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Images in Clinical Practice
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doi:
10.4103/ijdvl.IJDVL_323_19
pmid:
31975696
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Midface toddler excoriation syndrome

Department of Dermatology, Katihar Medical College and Hospital, Katihar, Bihar, India
Department of Dermatology, KPC Medical College and Hospital, Kolkata, West Bengal, India
Corresponding author: Dr. Anupam Das, Building “Prerana” 19 Phoolbagan, Kolkata - 700 086, West Bengal, India. anupamdasdr@gmail.com
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This is an open-access article distributed under the terms of the Creative Commons Attribution-Non Commercial-Share Alike 4.0 License, which allows others to remix, tweak, and build upon the work non-commercially, as long as the author is credited and the new creations are licensed under the identical terms.
How to cite this article: Kumar P, Das A. Midface toddler excoriation syndrome. Indian J Dermatol Venereol Leprol 2020;1-2.

A 7-year-old boy born of non-consanguineous parentage, presented with itchy lesions on his face, manifesting since the age of 11 months. His parents reported repeated scratching of the nose and the surrounding areas. Besides, they noticed sleep disturbances as well. The developmental milestones were not delayed. Similar lesions were not found elsewhere in the body. There was no loss of sensations or any neurological deficit; no history of seizures, or photosensitivity. Family history was non-contributory. Cutaneous examination showed bilaterally symmetrical lichenified lesions over the bridge of the nose and adjacent areas, along with multiple excoriations on the central portion of the mid-face [Figure 1]. The child was found to be constantly scratching and pulling the nose, even during clinical examination. Routine laboratory investigations including complete hemogram, uric acid, renal profile (urea and creatinine) and liver enzymes were within normal limits. Based on the history, examination findings, and investigations, a diagnosis of midface toddler excoriation syndrome (MiTES) was made. Biopsy for histopathology and genetic testing could not be performed. The child was prescribed emollients and topical steroid– antibiotic combination, and moderate improvement in the clinical appearance was noted.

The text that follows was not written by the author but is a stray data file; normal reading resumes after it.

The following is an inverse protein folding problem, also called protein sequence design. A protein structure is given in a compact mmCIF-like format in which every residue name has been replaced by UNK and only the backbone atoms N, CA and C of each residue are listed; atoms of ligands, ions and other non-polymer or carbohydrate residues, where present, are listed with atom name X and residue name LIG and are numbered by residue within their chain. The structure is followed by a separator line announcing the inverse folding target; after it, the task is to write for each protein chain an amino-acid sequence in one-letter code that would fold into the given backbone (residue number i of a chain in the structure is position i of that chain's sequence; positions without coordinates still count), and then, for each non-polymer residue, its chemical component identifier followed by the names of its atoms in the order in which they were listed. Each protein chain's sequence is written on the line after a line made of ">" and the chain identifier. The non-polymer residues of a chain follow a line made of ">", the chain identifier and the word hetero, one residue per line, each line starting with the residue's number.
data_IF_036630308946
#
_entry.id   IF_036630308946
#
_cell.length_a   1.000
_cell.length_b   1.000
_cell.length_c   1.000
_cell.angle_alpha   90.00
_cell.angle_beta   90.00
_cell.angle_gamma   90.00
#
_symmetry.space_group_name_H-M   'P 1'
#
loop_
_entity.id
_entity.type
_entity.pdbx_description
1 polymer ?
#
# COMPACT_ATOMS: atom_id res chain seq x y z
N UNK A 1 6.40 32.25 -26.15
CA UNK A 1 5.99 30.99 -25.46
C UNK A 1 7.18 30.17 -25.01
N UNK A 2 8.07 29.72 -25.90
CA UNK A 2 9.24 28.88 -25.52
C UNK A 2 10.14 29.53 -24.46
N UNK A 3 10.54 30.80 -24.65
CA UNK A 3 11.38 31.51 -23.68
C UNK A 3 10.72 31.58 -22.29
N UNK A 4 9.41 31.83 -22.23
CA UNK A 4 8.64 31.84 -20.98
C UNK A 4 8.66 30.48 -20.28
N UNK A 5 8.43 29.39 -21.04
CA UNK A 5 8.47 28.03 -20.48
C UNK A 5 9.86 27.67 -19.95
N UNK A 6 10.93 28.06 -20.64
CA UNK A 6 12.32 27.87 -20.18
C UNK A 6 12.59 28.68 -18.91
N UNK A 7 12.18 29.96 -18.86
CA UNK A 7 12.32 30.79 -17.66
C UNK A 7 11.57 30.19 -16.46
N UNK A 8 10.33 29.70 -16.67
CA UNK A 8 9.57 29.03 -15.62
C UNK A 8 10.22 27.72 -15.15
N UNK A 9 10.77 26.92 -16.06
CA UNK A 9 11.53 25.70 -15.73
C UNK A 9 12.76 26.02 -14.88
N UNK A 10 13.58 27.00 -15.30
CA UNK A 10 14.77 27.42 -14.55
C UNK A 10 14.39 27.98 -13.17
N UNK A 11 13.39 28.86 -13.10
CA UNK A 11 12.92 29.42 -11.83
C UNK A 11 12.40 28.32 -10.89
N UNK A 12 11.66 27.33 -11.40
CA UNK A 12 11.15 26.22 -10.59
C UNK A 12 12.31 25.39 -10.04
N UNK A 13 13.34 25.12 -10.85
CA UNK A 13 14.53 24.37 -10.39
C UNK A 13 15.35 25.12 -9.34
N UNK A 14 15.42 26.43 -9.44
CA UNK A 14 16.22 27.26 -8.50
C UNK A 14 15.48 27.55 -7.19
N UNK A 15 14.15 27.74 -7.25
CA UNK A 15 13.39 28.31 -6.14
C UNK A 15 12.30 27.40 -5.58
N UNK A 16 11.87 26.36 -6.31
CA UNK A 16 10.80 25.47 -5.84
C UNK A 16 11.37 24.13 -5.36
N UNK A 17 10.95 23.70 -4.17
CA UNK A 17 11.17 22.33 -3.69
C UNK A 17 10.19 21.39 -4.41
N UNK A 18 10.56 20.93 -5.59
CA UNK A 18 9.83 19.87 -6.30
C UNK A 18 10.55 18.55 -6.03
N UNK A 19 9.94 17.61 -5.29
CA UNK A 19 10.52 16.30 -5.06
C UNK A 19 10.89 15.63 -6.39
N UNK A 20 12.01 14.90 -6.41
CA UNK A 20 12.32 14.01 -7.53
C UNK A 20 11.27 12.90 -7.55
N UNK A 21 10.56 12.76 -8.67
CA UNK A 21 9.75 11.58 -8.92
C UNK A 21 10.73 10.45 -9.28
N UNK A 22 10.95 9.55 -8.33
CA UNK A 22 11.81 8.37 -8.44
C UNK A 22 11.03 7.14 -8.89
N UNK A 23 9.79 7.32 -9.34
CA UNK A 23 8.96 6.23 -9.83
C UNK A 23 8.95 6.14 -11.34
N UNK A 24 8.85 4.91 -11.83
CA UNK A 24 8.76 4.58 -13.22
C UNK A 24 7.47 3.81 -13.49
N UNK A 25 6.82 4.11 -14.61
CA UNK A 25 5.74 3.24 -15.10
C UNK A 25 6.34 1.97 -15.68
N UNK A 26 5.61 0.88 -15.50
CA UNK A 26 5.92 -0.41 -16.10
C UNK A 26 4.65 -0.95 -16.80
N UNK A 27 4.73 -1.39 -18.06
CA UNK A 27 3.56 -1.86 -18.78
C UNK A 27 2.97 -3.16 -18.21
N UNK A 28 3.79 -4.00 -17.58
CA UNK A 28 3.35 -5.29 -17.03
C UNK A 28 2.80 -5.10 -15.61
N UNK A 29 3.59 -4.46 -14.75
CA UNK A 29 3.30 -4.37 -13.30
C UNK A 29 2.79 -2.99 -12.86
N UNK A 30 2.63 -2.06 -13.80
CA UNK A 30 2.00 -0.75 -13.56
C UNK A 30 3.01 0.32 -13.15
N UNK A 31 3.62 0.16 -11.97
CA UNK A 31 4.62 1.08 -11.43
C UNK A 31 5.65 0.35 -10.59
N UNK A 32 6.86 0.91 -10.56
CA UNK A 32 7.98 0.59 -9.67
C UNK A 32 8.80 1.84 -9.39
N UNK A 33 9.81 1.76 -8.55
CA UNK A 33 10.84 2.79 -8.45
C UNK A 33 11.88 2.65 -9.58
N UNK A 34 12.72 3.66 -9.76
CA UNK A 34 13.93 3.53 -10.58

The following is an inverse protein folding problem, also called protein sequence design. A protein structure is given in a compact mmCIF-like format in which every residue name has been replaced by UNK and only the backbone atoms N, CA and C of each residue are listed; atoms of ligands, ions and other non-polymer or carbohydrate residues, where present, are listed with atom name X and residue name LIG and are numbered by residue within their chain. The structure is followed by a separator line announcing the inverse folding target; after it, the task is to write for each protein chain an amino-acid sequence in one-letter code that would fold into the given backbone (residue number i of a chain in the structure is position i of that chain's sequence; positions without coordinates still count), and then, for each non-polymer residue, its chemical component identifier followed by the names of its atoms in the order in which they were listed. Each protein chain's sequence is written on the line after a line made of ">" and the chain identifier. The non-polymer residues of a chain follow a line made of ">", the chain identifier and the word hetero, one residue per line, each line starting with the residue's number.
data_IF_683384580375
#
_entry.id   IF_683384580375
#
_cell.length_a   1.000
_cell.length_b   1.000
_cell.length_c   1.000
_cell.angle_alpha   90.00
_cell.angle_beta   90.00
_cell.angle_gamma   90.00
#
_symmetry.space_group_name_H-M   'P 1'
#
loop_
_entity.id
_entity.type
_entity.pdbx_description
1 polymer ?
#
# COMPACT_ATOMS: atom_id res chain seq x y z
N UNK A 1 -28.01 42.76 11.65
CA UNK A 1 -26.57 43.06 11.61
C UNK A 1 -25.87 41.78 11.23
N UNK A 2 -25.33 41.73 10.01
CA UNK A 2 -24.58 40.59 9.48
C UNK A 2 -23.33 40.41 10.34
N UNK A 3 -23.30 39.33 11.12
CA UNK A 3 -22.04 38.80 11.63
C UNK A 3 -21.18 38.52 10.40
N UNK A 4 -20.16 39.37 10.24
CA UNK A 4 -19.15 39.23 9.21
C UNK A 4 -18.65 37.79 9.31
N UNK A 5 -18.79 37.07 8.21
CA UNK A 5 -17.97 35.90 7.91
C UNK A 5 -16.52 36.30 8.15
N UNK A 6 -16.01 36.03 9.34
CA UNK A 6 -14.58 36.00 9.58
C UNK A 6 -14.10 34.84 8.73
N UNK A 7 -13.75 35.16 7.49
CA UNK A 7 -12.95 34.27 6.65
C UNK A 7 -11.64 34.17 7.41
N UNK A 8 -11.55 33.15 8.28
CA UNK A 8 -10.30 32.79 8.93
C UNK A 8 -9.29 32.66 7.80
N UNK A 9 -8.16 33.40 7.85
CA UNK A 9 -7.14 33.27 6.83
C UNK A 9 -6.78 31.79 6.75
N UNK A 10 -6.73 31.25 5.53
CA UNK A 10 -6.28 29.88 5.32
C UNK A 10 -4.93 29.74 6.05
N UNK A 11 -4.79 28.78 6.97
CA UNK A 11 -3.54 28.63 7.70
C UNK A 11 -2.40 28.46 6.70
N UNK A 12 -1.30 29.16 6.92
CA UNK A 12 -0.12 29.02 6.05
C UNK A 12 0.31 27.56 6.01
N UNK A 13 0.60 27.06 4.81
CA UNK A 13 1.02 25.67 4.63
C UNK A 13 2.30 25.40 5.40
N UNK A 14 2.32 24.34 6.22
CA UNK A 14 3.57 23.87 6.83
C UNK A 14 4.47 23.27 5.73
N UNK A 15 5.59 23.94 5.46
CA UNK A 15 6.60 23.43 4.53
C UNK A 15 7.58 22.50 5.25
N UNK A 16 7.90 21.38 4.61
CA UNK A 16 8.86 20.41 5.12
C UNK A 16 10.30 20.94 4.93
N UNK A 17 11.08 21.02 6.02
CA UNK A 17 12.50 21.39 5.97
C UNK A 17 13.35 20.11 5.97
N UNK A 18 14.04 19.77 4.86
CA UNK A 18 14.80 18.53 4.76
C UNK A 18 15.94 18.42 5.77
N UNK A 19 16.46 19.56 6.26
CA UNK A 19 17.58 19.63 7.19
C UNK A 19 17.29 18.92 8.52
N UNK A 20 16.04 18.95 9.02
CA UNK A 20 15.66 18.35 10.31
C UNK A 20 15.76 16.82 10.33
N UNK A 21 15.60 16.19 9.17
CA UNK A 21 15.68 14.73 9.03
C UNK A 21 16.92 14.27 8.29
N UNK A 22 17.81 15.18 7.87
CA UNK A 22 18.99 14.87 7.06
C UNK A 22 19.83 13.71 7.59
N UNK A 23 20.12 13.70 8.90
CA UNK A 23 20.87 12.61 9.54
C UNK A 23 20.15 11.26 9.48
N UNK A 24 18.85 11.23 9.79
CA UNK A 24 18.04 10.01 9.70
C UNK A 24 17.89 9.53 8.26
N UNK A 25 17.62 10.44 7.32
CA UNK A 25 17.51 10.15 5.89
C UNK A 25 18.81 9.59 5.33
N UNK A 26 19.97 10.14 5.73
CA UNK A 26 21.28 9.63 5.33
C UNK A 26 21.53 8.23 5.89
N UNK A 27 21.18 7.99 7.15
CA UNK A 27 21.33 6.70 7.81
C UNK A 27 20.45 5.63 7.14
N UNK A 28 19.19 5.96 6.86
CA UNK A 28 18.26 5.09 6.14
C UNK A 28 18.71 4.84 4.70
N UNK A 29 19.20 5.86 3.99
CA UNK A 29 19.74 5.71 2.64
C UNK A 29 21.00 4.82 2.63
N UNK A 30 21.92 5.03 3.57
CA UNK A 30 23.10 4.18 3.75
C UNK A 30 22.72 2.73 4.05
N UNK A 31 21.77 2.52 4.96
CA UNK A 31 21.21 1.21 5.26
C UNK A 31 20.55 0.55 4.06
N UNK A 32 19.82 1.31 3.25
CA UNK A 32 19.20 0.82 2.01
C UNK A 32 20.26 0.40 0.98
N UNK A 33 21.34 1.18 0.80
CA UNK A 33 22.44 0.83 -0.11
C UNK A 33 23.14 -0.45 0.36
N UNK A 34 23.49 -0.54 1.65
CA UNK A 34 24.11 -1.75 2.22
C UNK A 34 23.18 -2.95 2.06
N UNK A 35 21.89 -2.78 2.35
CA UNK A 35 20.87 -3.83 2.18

Figure 1:: Lichenified plaque on the bridge of the nose along with excoriation marks and atrophic scarring of the midface

Dermatitis artefacta and neurotic excoriations were considered as clinical differentials. However, onset since infancy, constant scratching of the central face, and characteristic localization of lesions over mid-face favoured the clinical diagnosis of MiTES. In addition, psychological evaluation of the child and parents was non-contributory. Another important differential is Lesch–Nyhan syndrome, which is characterized by overproduction of uric acid, dystonia, mental retardation, aggressive and impulsive behaviours, and self-mutilating activities.

MiTES is a recently described entity linked to PRDM12 gene mutation and is clinically characterized by infantile onset excoriations and sequelae of long-term scratching, present over mid-face, with a predilection for the nasal bridge. Bi-allelic mutations in PRDM12 gene cause hereditary sensory and autonomic neuropathy type VIII (HSAN 8), a congenital pain insensitivity disorder, manifesting as ulceration of the digits, lips, tongue, as well as facial scratching. Since, MiTES is a genetically heterogeneous entity, genes other than PRDM12 can also be involved. MiTES resembles HSAN 8 clinically and etiologically but lacks ulceration of the acral parts.

Declaration of patient consent

The authors certify that they have obtained all appropriate patient consent forms. In the form, the legal guardian has given his consent for images and other clinical information to be reported in the journal. The guardian understands that names and initials will not be published and due efforts will be made to conceal identity, but anonymity cannot be guaranteed.

Financial support and sponsorship

Nil.

Conflicts of interest

There are no conflicts of interest.

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